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Fifth Generation (Pentium Class) Non-Intel Chipsets
From 1993 to 1997, Intel was "the" big chipset manufacturer for the Pentium platform. Intel totally dominated the market for fifth-generation chipsets, largely as a result of its large OEM deals with major manufacturers such as Dell Computer. However, there have always been alternatives to Intel available; they just haven't been very commonly seen in the general PC marketplace.
With Intel's decision to leave the fifth generation platform to concentrate on the Pentium II, a vacuum was created in the Pentium-compatible chipset market. The truly staggering numbers of existing Socket 7 fifth-generation motherboards, combined with AMD's and Cyrix's decisions to continue to develop for this platform, means that it is going to be around for a while. Since Intel discontinued the 430HX chipset, the most full-featured Pentium chipset it created, that has left the 430TX as Intel's only offering. Other companies have moved well beyond the TX, creating multiple new chipsets that surpass the 430TX in features and performance.
In 1998, three primary alternative chipset vendors have emerged. The best-known of the three is Via Technologies, which has been the biggest thorn in Intel's side for some time now. Via chipsets have always competed very well against Intel's technologically, but have suffered at the hands of Intel's established reputation and marketing muscle. The other two are Silicon Integrated Systems (SiS) and Acer Labs Inc. (ALi). These companies have in the past largely been crowded out of the market by Intel and are now poised to make a significant comeback--if Socket 7 remains a successful platform.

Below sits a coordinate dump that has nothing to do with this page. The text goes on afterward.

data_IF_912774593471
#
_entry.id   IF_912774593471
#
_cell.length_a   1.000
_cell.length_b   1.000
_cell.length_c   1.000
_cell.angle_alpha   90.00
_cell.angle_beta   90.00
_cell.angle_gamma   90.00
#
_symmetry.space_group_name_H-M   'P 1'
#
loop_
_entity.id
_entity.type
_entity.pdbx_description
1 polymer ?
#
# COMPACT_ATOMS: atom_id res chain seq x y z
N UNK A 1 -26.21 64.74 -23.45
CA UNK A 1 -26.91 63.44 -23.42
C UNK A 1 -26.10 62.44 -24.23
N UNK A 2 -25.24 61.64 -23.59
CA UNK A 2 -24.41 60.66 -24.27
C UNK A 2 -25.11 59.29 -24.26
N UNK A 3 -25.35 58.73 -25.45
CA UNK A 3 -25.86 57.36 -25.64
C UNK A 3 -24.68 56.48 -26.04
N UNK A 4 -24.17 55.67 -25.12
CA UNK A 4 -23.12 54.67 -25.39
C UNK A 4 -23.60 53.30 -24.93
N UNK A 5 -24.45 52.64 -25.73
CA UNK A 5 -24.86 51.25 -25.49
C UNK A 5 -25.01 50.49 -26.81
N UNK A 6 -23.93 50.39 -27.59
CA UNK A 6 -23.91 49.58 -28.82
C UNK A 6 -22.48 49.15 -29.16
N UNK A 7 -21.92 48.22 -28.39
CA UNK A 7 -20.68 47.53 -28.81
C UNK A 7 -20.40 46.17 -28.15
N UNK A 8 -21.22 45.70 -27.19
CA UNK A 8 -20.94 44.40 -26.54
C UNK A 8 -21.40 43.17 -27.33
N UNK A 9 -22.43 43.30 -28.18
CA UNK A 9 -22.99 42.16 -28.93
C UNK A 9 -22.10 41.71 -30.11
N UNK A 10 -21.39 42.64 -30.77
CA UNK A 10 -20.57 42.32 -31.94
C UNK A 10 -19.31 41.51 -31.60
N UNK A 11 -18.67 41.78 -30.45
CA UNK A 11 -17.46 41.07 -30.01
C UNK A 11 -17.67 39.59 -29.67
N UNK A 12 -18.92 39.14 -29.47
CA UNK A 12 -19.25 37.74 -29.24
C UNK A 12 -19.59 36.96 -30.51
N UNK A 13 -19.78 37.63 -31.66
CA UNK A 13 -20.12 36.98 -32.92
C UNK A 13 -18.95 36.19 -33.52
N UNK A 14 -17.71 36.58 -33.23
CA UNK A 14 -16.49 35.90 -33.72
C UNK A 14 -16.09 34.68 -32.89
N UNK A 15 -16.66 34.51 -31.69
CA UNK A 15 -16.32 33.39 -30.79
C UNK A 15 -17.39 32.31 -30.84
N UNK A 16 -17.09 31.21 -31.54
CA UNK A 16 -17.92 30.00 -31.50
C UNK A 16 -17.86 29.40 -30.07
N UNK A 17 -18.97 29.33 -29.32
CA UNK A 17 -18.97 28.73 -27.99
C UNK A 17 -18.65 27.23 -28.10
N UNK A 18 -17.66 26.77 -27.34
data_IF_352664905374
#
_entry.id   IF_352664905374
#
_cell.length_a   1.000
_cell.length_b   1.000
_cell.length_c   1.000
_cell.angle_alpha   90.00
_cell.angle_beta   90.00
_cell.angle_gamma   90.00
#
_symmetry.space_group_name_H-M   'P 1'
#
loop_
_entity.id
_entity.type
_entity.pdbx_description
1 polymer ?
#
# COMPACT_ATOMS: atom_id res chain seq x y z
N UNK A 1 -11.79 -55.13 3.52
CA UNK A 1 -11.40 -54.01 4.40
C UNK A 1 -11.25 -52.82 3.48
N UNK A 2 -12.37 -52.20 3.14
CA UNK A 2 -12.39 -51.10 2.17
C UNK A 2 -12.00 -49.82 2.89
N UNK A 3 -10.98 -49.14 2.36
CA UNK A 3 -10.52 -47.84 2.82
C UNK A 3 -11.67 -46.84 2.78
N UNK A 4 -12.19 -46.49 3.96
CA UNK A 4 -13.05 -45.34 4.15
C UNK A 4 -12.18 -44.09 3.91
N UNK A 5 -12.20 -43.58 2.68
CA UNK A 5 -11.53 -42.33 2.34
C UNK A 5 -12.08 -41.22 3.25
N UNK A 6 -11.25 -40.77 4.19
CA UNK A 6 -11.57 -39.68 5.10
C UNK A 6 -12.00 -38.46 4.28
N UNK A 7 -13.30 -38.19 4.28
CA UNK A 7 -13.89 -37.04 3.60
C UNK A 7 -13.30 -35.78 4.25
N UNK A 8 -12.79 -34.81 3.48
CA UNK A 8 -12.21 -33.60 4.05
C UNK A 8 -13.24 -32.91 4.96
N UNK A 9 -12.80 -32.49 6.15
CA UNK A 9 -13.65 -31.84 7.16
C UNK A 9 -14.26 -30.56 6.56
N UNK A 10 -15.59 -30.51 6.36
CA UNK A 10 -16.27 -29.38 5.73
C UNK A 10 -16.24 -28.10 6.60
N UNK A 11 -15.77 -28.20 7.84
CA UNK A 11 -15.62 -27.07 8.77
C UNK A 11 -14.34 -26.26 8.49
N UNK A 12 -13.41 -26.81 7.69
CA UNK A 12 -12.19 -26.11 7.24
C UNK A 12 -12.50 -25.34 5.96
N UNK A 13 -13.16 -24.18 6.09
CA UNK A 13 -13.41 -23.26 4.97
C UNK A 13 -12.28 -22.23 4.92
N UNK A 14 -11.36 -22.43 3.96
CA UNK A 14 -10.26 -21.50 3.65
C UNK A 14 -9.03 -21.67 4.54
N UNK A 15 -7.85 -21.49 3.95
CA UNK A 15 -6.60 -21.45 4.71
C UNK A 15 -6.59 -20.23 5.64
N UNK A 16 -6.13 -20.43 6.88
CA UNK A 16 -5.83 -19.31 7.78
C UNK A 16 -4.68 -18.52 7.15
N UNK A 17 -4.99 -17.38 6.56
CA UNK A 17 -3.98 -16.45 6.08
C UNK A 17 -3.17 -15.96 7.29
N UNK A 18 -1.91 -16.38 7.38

As a result of these three companies all trying to outdo each other, new non-Intel Pentium-class chipsets have been coming out at an astounding rate, sometimes a new one every few weeks. I had been prepared to write up most of these chipsets here, but I discovered that there really isn't any need to; my friend Anand Shimpi at Anand's Hardware Tech Page has a great page that discusses some of the latest non-Intel fifth-generation chipsets. While I like to keep the contents of The PC Guide as comprehensive as possible, there's no point in reinventing the wheel. Since Anand reviews motherboards he is better able to keep up on the latest in specific chipset brands, and he has done a great job writing up these chipsets.